I haven't read very much today although I hope to read some more in bed in a little bit. It's quite a difference from last Sunday when I spent most of the day reading. Because of the time difference, here in Japan the 24 Hour Read-a-thon started at 9PM on Saturday and ended at 9PM on Sunday. After that, pretty much all I wanted to do was sleep! And going to work on Monday was a bit hard but it was fun to be able to take part this time. Thanks again to Dewey and all her helpers!

You can read my final update for the read-a-thon here, but to re-cap, I finished 4 books, Griffin & Sabine by Nick Bantock, The Secret Lives of People in Love by Simon Van Booy, Grotesque by Natsuo Kirino (that I had been reading earlier in the month), The Sandman: Endless Nights, and I got about a third into Dingo by Charles de Lint. Dingo was a quick read and I finished it up early in the week. Since then I've been reading Wuthering Heights by Emily Brontë. I've been meaning to read it for a few years and I felt I was in the right mood to give it a try. It seems to be one of those books that people either love or hate! So far I'm loving the atmosphere of it but I've only begun to hear the story of Heathcliff and Cathy, so we'll see how I feel about it as I get more into it. This week I posted reviews of Griffin & Sabine, and The Secret Lives of People in Love (click on titles), and I'll hopefully have the rest up this coming week.

You may remember that during the read-a-thon, I was reading for a cause. I had pledged to donate 10 cents a page to Breast Cancer Research. I ended up with a page total of 605 pages, so at 10 cents a page that is $60.50. But that's not all! I must say once again a very big thank you to my wonderful sponsors, Stephanie, Jodie and Jill. Thanks to their generosity, we raised approx. US$330!! I say approximately because, and I'm really quite thrilled that it worked out this way, the donations are going to organisations in 3 different countries. US$75.50 went to 2 organisations in the US. GBP £121 to Cancer Research UK, and to balance out for the fact that the Canadian dollar is quite weak recently I donated CAD$80 (approx. US$62) to the Canadian Breast Cancer Foundation. I'd loved to have read more but I think it was still a successful first read-a-thon for me. Thanks also to everyone who cheered me on!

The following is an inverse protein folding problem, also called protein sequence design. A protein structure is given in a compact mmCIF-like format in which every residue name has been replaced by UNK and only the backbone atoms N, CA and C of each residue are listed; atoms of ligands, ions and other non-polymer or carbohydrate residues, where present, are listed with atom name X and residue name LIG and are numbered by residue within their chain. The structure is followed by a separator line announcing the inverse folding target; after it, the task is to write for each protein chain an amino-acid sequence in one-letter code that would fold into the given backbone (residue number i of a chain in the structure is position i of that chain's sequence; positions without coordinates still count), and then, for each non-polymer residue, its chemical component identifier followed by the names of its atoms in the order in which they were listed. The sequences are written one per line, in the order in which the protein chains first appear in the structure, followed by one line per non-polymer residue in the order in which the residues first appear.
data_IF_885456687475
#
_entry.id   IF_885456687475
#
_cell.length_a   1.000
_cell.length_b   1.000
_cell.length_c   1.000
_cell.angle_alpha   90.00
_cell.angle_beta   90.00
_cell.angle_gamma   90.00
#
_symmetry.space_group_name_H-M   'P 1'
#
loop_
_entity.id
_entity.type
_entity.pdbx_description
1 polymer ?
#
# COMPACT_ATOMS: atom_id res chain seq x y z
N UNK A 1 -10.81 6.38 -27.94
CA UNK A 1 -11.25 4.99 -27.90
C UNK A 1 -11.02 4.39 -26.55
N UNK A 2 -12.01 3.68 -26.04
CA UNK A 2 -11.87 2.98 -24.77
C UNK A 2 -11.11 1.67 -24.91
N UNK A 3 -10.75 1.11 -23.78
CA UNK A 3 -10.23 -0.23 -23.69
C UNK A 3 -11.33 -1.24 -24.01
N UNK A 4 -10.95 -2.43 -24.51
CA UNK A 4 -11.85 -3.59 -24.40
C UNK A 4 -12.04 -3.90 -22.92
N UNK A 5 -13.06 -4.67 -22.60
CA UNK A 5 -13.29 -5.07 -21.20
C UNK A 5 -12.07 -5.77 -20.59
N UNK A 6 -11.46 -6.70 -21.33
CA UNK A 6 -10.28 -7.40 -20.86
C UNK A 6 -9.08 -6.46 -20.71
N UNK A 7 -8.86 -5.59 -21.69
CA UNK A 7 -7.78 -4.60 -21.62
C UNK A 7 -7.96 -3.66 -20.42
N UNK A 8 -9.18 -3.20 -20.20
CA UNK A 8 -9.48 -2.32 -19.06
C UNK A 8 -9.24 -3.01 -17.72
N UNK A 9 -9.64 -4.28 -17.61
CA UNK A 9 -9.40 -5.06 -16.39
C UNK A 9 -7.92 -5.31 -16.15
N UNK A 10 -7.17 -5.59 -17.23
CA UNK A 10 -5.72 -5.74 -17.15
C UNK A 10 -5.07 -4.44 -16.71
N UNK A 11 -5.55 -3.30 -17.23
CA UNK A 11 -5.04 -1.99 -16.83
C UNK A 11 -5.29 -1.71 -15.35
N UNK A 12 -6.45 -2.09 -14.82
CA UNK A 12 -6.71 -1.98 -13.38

I haven't received many books recently but a couple of books did arrive in the last week and a bit. Dancing Girls by Margaret Atwood, that I won during Buy a Friend a Book Week (Thanks Juxtabook!) and Confessions of a Contractor by Richard Murphy, that I won during Book Blogger Appreciation Week (Thanks Amy!). I've ordered a few new books this week but I'll tell you about those when they arrive. For now it's time to get back to the Yorkshire moors. Happy reading!

Saturday, October 25, 2008

'The Secret Lives of People in Love'

by Simon Van Booy
Fiction/Short Stories, 2007
Turtle Point Press, softcover, 154 p.
The Secret Lives of People in Love is a first short story collection by award-winning writer Simon Van Booy. These stories, set in Kentucky, New York, Paris, Rome, and Greece, are a perfect synthesis of grace, intensity, atmosphere, and compassion. Love, loss, frailty, human contact, and isolation are Van Booy’s themes. In prose that is sweet-toned and measured, Van Booy writes about the difficult choices we make in order to retain our humanity and about the redemptive power of love in a violent world.
I feel that I read this a bit too quickly, one story almost right after the other, during the recent read-a-thon. It would’ve been better, I think, to let each story sink in before going on to the next, but he writes so beautifully I couldn’t seem to stop myself from reading just one more, and before I knew it I’d read them all.